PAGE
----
These jubilant brush marks are the creation of California artist, Kindah Khalidy, who hand paints a variety of products from artwork to clothes, and even leather goods. Crafted in limited edition collections, each piece varies slightly for true one-of-a-kind appeal. I just picked up this one and its vibrant palette and whimsical arrangement makes me smile.
Can’t get enough of these glass wall installations by UK based artist Chris Wood! The artist describes her art as being about expressing the “magic of light”. She does this by using dichroic glass (dichroic meaning two-colored). Wood speaks of her dichroic glass as being glass that has “…an optical coating that selectively reflects certain wavelengths of light and allows the remaining wavelengths to transmit through. Developed in the late fifties by NASA to protect against the potentially harmful effects of direct sunlight and cosmic radiation, dichroic glass, with its striking visual qualities, has been used in a variety of scientific and industrial applications. The material shifts from being reflective like a golden mirror to vibrantly coloured or almost transparent, depending upon the viewpoint and angle of light. It is a material that very eloquently expresses the magic of the phenomenon of light.” The effect is mesmerizing!
Combine bold graphics, dramatic colors and add a dash of passion.
– bekah hilleson
The Rose Festival is now upon us here in Portland, and is a celebration of all things Portland and Roses. Indeed even a short neighborhood walk is a delight to the senses with roses and peonies blooming everywhere. Even as I sit here in my studio, I am surrounded by Peony leaves that have fallen off the fluffy flower arrangement on my desk.
It got me thinking about the origin of the floral theme that is so prevalent in pattern design and I came upon this great article on the history and language of the floral in textiles. In summary floral motifs originated in Japan, followed by China and India, and flowers symbolized different things about the status of the wearer. European traders brought Eastern textiles back to Europe where they became highly coveted status symbols. When the Dutch and British began designing and and attempting to print Chintz, they were heavily influenced by Eastern floral motifs but struggled to re-create the printing detail found in the East for quite some time. Finally in 1759 when a cheap production process was developed, Chintz made a comeback but was only available for the upper echelons of society, for these detailed motifs could only be printed by master craftsmen. The industrial revolution made it possible to print highly complex themes such as florals for the masses, making them a very popular theme across the board. Today, florals are a staple in every sector of the market and the theme continues to evolve, though takes cues heavily from vintage sources.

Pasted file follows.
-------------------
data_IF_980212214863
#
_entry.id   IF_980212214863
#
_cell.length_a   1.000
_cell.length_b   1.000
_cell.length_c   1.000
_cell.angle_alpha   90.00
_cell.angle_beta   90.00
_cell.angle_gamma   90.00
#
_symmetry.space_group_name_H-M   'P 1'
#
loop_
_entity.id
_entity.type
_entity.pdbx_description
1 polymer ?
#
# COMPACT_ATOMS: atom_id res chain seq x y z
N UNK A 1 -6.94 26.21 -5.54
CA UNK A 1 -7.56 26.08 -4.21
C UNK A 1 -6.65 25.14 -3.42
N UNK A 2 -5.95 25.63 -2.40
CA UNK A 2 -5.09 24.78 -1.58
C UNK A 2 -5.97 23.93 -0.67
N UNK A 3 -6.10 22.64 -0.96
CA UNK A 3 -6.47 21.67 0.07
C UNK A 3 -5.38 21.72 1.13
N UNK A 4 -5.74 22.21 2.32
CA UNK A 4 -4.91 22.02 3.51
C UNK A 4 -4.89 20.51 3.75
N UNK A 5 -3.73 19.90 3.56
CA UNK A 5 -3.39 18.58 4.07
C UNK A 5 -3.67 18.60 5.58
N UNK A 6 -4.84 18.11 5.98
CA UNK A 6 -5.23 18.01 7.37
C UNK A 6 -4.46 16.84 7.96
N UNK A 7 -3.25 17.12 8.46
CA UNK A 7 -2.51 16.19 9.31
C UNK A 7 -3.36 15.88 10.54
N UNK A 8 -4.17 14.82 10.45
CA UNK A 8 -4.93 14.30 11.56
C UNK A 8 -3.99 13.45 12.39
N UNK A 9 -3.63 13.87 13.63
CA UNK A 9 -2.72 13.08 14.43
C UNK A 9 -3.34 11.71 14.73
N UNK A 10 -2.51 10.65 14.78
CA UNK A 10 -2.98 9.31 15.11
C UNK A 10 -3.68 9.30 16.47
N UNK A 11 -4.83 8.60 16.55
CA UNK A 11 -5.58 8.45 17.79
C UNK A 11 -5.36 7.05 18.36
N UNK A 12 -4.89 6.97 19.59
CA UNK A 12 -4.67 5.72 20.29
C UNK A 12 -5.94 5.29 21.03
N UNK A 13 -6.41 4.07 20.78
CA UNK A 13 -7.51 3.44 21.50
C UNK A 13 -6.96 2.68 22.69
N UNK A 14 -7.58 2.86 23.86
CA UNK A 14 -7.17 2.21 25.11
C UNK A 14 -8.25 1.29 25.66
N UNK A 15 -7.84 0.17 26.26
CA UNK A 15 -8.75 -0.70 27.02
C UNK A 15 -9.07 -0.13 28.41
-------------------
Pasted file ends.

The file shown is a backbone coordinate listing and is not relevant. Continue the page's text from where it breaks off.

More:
As print designers we are always on the look-out for good flower photos that we can use as inspiration for our floral designs. If you’re lucky enough to live in a place where flowers bloom everywhere, get out there and snap some photos! However, if you lack this resource where you live or it’s not Spring or Summer as you read this, we do have some photo packs that will help. The first is our Romantic Blooms photo pack which features photos of roses, peonies, poppies, hydrangeas, camellias etc. We took these photos especially with the print designer in mind, that is, there are full flowers in the frame, and often there are multiple angles of the same flower. Our Spring Flowers photo pack features photos of daffodils, crocuses, iris, magnolia and more. These are great for using as drawing and painting inspiration.
If you’re looking to create some photographic prints and need some technical or creative help, check out our this tutorial which shows you how to crop an element out of a background, design your print, and create a repeat in photoshop.
Need some more design or technical resources? Drop us a line and we’ll consider your request!
Have a great holiday weekend!
George Venson, creator of Voutsa, a design company specializing in wallpaper, is currently rocking walls with his bold, playful designs! His subject matter ranges from simple florals to well…nipples – and it seems just about anything in between is fair game. Venson says of his creations “The first Voutsa wallpaper patterns were inspired by cave paintings, mimicking the movements of the human form. I began on large scrolls of paper with nudes, then zoomed in on the body: hands, nipples, and ears…as Voutsa grows, it remains my desire to create wallpapers that ignite the eye and activate a room, generating fantasy through brush strokes, abstraction and bold coloration. In the end, I am merely bringing life to our walls, and our walls to life.” Couldn’t have said it better!
Mirroring prints form their Fall 2015 collection Opening Ceremony “nails” the details.
-mollye pooton & bekah hilleson
Although it’s only Spring 2015, in the studio we’re living in the future as we develop prints for Spring/Summer 2017. Part of this process involves reading a crystal ball – not really – but it does take a bit of time to understand how trends blossom and grow. For winter we saw plenty of bohemian influenced patterns on the runway from rug motifs to indigo dyed fabrics, and even block print designs. So for SS17, we’re translating these looks into a beachier version with batik influences and plenty of stylized tropical plant life. This look can easily be updated with watercolor inlays or taken in a more primitive direction by exaggerating the dot details. How would you adapt this direction?